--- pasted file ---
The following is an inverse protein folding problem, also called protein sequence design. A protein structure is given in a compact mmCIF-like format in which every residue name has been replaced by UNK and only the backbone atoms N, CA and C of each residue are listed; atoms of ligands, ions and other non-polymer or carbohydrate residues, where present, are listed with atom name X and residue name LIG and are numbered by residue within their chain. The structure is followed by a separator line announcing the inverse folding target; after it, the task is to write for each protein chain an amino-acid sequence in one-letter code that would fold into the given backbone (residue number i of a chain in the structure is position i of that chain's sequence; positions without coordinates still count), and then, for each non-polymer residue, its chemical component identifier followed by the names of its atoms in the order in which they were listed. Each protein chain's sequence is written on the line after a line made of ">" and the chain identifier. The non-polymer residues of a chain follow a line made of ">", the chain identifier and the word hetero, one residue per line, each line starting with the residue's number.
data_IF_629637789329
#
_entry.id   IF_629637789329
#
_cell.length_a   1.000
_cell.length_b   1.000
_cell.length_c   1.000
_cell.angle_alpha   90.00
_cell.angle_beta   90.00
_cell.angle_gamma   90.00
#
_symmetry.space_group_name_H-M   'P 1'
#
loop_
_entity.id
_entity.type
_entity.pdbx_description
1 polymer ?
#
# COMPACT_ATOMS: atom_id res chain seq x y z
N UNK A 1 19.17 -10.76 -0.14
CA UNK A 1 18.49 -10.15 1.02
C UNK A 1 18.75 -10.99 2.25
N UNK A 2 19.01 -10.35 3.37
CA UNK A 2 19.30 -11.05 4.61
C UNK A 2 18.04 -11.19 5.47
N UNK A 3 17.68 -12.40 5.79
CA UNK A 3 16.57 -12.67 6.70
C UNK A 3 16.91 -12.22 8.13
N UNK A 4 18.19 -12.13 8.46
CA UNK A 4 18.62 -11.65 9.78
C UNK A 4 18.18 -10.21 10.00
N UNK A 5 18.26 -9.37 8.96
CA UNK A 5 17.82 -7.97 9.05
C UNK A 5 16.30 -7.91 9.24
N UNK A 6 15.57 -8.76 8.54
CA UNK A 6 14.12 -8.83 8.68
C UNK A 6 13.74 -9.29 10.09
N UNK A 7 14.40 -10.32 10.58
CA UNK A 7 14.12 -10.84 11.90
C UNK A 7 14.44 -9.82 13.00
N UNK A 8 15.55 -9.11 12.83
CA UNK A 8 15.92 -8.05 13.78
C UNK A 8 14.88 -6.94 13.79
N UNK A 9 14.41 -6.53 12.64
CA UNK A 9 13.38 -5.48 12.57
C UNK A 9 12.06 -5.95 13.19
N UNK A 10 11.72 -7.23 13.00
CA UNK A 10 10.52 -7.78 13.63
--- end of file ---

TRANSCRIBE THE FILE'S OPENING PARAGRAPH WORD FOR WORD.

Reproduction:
The following is an inverse protein folding problem, also called protein sequence design. A protein structure is given in a compact mmCIF-like format in which every residue name has been replaced by UNK and only the backbone atoms N, CA and C of each residue are listed; atoms of ligands, ions and other non-polymer or carbohydrate residues, where present, are listed with atom name X and residue name LIG and are numbered by residue within their chain. The structure is followed by a separator line announcing the inverse folding target; after it, the task is to write for each protein chain an amino-acid sequence in one-letter code that would fold into the given backbone (residue number i of a chain in the structure is position i of that chain's sequence; positions without coordinates still count), and then, for each non-polymer residue, its chemical component identifier followed by the names of its atoms in the order in which they were listed. Each protein chain's sequence is written on the line after a line made of ">" and the chain identifier. The non-polymer residues of a chain follow a line made of ">", the chain identifier and the word hetero, one residue per line, each line starting with the residue's number.